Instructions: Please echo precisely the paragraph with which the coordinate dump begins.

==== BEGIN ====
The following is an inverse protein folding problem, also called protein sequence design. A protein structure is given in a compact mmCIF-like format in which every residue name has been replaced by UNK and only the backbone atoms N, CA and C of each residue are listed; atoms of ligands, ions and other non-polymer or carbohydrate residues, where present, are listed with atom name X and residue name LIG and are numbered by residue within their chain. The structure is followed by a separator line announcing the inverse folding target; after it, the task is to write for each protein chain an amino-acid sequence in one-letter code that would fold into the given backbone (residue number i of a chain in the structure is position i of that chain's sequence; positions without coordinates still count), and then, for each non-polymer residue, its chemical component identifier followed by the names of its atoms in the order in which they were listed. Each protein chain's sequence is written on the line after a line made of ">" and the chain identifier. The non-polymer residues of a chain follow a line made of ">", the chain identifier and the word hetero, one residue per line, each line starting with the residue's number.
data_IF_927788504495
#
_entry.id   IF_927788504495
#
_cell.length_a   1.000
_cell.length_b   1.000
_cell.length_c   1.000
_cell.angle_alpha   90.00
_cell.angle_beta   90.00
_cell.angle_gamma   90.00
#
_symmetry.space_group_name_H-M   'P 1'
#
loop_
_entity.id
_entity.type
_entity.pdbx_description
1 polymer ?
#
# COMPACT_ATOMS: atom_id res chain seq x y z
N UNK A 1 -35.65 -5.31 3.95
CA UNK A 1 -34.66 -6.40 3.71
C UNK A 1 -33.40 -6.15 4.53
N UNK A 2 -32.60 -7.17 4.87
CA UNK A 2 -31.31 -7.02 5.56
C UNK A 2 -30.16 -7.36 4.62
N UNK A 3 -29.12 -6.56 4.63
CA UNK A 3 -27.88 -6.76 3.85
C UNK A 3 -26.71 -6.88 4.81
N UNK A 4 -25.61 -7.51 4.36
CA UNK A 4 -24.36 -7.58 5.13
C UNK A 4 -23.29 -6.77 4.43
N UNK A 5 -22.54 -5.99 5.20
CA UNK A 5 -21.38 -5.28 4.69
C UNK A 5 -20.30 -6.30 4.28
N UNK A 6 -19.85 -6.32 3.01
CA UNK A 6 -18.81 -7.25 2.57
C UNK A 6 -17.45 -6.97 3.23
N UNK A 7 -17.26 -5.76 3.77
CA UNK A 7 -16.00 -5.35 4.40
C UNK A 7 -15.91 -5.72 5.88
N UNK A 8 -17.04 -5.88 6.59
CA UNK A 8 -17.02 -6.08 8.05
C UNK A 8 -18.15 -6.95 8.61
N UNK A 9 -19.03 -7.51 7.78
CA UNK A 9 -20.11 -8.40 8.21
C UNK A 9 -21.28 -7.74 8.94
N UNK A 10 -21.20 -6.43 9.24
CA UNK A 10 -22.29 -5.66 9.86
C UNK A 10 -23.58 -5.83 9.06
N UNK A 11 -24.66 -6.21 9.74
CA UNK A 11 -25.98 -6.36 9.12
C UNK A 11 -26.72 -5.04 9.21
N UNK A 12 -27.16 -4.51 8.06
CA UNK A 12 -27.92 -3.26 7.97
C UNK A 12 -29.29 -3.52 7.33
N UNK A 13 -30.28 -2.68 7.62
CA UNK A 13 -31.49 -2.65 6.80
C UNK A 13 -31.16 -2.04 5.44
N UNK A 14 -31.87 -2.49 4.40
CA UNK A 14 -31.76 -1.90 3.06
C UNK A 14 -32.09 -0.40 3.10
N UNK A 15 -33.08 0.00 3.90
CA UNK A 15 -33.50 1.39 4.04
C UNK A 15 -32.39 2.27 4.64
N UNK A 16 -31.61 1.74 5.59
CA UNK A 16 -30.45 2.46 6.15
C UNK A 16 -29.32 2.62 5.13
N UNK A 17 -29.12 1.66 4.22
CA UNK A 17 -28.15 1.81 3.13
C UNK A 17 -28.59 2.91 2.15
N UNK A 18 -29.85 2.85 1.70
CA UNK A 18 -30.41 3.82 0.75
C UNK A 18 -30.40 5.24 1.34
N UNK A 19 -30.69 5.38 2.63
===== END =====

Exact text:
The following is an inverse protein folding problem, also called protein sequence design. A protein structure is given in a compact mmCIF-like format in which every residue name has been replaced by UNK and only the backbone atoms N, CA and C of each residue are listed; atoms of ligands, ions and other non-polymer or carbohydrate residues, where present, are listed with atom name X and residue name LIG and are numbered by residue within their chain. The structure is followed by a separator line announcing the inverse folding target; after it, the task is to write for each protein chain an amino-acid sequence in one-letter code that would fold into the given backbone (residue number i of a chain in the structure is position i of that chain's sequence; positions without coordinates still count), and then, for each non-polymer residue, its chemical component identifier followed by the names of its atoms in the order in which they were listed. Each protein chain's sequence is written on the line after a line made of ">" and the chain identifier. The non-polymer residues of a chain follow a line made of ">", the chain identifier and the word hetero, one residue per line, each line starting with the residue's number.